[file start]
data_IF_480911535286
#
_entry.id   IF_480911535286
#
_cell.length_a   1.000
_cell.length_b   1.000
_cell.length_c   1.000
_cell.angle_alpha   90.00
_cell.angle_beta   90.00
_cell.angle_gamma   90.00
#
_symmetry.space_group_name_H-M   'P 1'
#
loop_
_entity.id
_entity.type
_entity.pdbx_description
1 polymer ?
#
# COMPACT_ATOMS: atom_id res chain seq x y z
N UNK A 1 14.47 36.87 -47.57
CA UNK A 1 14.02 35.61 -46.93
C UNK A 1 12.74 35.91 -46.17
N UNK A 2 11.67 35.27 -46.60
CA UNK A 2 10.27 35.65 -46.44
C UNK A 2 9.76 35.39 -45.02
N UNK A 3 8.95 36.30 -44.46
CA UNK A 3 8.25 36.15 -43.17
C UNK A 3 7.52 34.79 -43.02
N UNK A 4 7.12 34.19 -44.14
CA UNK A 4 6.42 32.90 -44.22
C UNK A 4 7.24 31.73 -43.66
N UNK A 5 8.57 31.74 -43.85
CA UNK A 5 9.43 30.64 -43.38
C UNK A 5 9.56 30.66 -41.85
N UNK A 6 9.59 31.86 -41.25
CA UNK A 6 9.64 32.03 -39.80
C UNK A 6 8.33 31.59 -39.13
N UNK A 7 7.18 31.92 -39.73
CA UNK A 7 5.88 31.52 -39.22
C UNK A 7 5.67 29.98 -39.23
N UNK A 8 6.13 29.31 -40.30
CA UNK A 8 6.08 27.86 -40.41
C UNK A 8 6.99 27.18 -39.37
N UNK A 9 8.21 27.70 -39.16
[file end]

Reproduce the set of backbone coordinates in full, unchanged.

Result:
data_IF_480911535286
#
_entry.id   IF_480911535286
#
_cell.length_a   1.000
_cell.length_b   1.000
_cell.length_c   1.000
_cell.angle_alpha   90.00
_cell.angle_beta   90.00
_cell.angle_gamma   90.00
#
_symmetry.space_group_name_H-M   'P 1'
#
loop_
_entity.id
_entity.type
_entity.pdbx_description
1 polymer ?
#
# COMPACT_ATOMS: atom_id res chain seq x y z
N UNK A 1 14.47 36.87 -47.57
CA UNK A 1 14.02 35.61 -46.93
C UNK A 1 12.74 35.91 -46.17
N UNK A 2 11.67 35.27 -46.60
CA UNK A 2 10.27 35.65 -46.44
C UNK A 2 9.76 35.39 -45.02
N UNK A 3 8.95 36.30 -44.46
CA UNK A 3 8.25 36.15 -43.17
C UNK A 3 7.52 34.79 -43.02
N UNK A 4 7.12 34.19 -44.14
CA UNK A 4 6.42 32.90 -44.22
C UNK A 4 7.24 31.73 -43.66
N UNK A 5 8.57 31.74 -43.85
CA UNK A 5 9.43 30.64 -43.38
C UNK A 5 9.56 30.66 -41.85
N UNK A 6 9.59 31.86 -41.25
CA UNK A 6 9.64 32.03 -39.80
C UNK A 6 8.33 31.59 -39.13
N UNK A 7 7.18 31.92 -39.73
CA UNK A 7 5.88 31.52 -39.22
C UNK A 7 5.67 29.98 -39.23
N UNK A 8 6.13 29.31 -40.30
CA UNK A 8 6.08 27.86 -40.41
C UNK A 8 6.99 27.18 -39.37
N UNK A 9 8.21 27.70 -39.16